Last year, for example, the administration stood aside as lawmakers restricted the transfer of detainees into the United States except for prosecution. And its response was silence several weeks ago, Mr. Levin said, as the House and Senate Armed Services Committees voted to block money for renovating the Illinois prison to accommodate detainees, and to restrict transfers from Guantánamo to other countries -- including, in the Senate version, a bar on Yemen, Saudi Arabia, Afghanistan, Pakistan and Somalia. About 130 of the 181 detainees are from those countries.

"They are not really putting their shoulder to the wheel on this issue," Mr. Levin said of White House officials. "It's pretty dormant in terms of their public positions."

That -- what Levin just said there -- is the heart of the critique of the Obama administration which its defenders steadfastly refuse to address, opting instead to beat the same strawman over and over no matter how many times it's pointed out what they're doing.  After The American Prospect's Mori Dinauer completely mischaracterized my argument by claiming that I "believe that the president can bend Congress to his will," I wrote:  "Why is it that no matter how many times you say 'I am not arguing and do not believe X,' someone will come along and say: 'can you believe that he's arguing X?' How much clearer could I have made it over the course of three posts that I do not believe that the President can bend Congress to his will'?"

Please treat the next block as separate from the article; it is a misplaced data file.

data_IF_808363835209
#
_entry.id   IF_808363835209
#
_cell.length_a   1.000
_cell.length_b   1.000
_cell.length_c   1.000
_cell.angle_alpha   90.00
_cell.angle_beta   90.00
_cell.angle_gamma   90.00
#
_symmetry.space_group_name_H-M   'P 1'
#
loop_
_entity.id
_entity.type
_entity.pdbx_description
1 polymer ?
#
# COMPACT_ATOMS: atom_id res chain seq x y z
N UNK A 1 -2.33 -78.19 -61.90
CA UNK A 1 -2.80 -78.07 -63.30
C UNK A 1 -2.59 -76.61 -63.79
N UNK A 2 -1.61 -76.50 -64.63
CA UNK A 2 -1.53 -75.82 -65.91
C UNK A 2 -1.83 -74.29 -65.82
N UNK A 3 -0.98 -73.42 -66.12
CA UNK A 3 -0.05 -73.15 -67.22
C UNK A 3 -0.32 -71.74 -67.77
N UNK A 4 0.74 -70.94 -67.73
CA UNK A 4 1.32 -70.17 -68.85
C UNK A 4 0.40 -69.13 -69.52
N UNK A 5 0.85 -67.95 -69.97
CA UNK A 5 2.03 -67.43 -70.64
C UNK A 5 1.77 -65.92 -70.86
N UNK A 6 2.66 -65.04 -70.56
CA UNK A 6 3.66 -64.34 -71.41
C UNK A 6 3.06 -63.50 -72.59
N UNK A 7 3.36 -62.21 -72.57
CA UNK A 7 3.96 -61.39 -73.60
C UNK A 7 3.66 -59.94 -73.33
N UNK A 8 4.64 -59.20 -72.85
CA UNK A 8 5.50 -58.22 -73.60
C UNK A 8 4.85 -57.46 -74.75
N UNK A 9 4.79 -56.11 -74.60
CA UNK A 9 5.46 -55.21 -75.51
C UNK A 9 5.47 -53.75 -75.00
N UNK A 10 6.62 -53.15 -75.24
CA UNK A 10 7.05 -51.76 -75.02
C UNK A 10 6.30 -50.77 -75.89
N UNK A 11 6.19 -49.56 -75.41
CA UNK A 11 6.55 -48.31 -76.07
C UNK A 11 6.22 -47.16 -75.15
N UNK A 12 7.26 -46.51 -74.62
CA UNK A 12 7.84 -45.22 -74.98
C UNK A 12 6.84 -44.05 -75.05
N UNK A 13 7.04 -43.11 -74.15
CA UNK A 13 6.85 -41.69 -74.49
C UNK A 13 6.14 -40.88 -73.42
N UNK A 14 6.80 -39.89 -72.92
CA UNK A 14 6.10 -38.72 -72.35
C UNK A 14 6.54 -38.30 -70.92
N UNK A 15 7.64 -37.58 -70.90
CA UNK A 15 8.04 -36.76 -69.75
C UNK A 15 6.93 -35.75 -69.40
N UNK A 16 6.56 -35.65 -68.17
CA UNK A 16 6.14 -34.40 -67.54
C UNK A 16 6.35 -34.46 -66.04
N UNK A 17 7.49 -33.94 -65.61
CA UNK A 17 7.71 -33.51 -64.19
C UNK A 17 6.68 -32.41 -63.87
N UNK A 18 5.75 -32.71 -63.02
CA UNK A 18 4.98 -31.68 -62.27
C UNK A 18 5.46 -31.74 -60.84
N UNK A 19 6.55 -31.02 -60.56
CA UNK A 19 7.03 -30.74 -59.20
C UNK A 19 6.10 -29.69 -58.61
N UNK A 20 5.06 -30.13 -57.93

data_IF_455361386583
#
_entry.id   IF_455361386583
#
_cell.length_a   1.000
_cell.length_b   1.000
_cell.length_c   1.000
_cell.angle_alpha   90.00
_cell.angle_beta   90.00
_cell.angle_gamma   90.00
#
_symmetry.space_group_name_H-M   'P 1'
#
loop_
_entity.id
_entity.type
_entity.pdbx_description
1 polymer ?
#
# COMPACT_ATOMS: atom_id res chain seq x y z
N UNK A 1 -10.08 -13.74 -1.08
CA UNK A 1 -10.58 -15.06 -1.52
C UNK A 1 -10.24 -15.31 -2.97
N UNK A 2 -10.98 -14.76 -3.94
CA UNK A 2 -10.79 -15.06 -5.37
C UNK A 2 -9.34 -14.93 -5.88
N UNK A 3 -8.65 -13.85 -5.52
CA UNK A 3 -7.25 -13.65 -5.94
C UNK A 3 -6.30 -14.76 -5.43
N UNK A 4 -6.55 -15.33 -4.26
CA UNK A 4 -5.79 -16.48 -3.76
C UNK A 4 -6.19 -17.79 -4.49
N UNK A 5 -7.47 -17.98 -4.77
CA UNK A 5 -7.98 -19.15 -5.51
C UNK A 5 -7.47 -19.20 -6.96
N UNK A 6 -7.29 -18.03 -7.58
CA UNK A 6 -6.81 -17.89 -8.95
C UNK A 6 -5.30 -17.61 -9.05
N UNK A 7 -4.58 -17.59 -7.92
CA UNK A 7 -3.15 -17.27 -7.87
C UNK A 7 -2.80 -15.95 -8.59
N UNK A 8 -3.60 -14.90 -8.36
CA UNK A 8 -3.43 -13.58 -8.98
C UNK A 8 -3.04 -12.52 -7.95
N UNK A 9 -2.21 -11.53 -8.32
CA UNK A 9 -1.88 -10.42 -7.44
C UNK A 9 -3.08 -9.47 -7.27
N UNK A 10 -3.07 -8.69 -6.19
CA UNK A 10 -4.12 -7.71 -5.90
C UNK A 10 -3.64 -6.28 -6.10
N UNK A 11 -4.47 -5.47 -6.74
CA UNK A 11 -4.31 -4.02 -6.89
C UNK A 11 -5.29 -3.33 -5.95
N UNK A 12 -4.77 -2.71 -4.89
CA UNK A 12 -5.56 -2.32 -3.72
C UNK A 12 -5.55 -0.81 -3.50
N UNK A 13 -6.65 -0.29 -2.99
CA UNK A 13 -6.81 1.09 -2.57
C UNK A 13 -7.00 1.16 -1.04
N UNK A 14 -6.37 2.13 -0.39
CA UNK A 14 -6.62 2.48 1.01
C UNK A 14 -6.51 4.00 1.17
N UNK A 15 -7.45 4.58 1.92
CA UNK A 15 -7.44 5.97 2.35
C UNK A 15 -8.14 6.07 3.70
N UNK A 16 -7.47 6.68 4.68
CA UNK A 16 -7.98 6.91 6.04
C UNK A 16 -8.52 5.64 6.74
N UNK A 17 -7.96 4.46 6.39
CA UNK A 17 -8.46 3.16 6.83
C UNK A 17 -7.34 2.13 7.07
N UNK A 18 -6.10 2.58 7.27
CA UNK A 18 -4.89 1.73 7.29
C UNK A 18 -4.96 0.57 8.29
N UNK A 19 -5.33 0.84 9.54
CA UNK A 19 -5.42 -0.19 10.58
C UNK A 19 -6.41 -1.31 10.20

Yesterday, Matt Yglesias reasonably enough requested that "people who’ve been on the Glenn Greenwald side of the Great Presidential Power Debate" look at what happened with the failure of the Senate to pass the administration-supported tax extender bill, but then argued this episode negates "the Glenn Greenwald side of the Great Presidential Power Debate" because it demonstrates that "just because Barack Obama wants congress to do something doesn’t mean it happens."  It's particularly disappointing to see Matt resort to this complete strawman and mischaracterization of the views of Obama critics, because he knows that's not the claim.   I had a Twitter discussion with Matt on this topic and told him:  "The strawman is that Obama is all-powerful and can get any legislation he wants passed - NOBODY claims that."  And Matt independently knows that "the Glenn Greenwald side of the Great Presidential Power Debate" has nothing to do with the claim that "just because Barack Obama wants congress to do something [it] mean[s] it happens," because he read the posts this week where I explicitly and repeatedly renounced that view: